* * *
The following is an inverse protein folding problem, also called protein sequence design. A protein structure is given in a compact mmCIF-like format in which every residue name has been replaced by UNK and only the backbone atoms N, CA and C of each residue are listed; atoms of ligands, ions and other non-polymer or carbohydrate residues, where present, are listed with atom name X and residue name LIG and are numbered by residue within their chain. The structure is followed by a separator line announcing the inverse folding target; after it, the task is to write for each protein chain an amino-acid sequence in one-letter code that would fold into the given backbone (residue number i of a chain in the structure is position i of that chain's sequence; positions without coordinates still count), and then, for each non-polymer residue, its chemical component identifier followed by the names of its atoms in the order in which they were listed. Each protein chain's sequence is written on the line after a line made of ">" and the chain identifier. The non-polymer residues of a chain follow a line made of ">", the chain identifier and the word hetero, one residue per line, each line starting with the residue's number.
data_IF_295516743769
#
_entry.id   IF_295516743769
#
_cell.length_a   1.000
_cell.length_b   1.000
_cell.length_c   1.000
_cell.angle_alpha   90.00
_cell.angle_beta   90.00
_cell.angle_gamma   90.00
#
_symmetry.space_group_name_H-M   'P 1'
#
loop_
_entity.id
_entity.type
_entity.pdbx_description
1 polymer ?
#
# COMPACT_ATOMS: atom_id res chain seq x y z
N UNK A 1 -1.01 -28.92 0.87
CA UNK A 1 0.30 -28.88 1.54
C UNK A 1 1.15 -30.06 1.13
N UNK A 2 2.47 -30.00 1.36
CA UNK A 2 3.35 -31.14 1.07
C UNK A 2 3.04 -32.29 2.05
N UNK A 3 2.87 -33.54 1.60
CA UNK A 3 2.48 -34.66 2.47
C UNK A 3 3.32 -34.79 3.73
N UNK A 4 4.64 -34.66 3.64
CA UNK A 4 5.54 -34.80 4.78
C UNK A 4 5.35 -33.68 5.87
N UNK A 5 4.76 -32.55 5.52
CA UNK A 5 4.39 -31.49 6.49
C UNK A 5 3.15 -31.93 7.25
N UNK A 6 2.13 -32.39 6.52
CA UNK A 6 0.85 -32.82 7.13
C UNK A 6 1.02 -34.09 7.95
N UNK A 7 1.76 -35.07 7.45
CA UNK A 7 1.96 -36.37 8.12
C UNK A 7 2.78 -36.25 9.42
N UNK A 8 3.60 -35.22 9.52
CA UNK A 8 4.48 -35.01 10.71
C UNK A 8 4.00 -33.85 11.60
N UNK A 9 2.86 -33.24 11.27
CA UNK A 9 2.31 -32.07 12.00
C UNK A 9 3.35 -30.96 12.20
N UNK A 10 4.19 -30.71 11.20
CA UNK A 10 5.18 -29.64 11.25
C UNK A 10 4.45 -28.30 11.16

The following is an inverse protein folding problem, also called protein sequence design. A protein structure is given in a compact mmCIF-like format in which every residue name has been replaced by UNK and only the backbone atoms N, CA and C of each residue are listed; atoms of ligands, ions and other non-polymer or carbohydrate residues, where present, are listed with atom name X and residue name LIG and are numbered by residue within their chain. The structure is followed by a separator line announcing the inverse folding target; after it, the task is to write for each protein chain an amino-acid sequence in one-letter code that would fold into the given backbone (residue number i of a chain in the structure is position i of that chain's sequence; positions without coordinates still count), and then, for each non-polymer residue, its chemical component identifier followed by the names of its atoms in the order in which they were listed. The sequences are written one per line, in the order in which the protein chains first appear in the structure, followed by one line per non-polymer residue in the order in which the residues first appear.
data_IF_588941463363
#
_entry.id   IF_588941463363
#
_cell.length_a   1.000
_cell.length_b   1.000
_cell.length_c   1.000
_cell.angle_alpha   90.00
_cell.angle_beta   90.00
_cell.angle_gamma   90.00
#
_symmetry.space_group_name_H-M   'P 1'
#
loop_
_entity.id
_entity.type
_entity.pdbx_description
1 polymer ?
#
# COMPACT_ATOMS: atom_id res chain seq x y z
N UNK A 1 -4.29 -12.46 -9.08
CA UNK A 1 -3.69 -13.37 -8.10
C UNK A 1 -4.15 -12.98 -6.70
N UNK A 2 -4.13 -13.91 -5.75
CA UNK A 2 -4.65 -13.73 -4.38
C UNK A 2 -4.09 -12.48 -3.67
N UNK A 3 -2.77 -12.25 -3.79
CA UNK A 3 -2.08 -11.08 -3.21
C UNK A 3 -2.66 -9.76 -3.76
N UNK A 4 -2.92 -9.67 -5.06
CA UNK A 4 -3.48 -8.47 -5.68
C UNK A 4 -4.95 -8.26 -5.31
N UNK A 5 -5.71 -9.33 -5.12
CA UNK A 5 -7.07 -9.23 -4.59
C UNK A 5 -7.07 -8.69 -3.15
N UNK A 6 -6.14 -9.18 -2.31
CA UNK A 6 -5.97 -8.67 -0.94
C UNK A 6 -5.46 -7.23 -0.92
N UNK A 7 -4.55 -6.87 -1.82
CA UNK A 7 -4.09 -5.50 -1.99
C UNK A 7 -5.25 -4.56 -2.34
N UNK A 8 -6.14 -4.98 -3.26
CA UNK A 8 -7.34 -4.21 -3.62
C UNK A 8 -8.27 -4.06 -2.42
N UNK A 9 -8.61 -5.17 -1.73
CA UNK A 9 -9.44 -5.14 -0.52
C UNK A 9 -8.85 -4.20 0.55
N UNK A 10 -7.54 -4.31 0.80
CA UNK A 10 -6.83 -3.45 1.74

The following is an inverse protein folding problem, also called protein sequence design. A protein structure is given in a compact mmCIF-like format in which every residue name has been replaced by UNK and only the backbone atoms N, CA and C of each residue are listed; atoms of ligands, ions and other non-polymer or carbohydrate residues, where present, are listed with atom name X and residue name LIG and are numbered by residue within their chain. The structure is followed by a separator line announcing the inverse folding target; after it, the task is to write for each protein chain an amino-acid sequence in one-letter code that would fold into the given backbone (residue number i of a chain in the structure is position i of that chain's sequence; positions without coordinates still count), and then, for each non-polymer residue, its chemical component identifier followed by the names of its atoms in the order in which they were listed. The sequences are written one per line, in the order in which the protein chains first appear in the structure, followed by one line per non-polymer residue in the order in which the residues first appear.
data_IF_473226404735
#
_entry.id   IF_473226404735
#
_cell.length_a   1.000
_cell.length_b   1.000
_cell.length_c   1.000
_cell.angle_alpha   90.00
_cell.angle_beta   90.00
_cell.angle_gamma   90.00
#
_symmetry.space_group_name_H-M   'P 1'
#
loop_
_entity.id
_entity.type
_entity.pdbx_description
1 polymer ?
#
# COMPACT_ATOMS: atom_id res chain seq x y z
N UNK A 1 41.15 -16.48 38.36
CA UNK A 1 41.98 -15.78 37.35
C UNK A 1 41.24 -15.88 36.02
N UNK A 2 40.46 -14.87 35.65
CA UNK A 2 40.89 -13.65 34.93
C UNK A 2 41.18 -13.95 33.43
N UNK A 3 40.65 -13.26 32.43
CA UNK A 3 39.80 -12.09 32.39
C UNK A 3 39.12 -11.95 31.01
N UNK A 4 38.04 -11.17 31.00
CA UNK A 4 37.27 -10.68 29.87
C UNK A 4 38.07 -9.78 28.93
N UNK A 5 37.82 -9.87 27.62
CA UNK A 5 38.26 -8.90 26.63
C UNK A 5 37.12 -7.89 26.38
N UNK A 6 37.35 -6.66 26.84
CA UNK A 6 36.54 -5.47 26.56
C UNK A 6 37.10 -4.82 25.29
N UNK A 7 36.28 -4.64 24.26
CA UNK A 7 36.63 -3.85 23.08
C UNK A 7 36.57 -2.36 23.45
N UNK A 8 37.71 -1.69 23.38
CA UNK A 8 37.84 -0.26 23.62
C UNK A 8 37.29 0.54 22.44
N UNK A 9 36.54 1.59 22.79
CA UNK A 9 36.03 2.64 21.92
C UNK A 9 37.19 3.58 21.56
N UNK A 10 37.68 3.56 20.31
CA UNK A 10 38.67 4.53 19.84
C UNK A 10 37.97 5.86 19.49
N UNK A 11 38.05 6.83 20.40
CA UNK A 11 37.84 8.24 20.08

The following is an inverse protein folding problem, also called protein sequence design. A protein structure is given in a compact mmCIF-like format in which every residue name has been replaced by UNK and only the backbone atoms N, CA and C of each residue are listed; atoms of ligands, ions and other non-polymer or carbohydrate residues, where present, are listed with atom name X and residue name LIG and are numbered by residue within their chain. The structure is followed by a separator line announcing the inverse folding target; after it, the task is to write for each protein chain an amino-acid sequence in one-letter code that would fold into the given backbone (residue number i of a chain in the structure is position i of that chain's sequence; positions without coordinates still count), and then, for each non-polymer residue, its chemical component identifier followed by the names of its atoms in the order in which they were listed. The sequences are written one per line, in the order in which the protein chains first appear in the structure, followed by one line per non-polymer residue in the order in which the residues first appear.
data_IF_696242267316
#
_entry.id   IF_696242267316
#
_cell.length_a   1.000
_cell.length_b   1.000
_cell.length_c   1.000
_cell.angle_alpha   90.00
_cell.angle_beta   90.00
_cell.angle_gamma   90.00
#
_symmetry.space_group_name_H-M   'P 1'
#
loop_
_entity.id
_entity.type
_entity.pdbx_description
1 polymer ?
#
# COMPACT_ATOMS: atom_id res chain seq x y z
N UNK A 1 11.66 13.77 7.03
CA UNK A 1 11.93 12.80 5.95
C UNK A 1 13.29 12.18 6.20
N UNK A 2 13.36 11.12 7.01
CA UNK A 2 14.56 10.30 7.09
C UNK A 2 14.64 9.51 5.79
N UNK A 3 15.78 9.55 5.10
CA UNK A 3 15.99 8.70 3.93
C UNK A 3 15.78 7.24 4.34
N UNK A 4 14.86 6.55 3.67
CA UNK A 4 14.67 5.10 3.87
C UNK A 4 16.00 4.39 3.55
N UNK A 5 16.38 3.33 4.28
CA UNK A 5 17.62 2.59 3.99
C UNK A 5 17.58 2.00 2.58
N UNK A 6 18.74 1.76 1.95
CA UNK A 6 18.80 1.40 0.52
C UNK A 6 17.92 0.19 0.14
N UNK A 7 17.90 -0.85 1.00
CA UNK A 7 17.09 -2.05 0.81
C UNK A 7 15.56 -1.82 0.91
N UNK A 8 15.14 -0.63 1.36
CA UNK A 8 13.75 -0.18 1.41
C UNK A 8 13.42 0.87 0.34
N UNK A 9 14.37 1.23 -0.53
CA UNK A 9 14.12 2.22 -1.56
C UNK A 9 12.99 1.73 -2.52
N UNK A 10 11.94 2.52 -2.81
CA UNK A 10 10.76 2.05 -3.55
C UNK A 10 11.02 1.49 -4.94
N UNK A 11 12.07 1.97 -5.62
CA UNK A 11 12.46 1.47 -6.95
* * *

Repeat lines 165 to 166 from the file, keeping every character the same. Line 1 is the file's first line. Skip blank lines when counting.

_cell.angle_gamma   90.00
#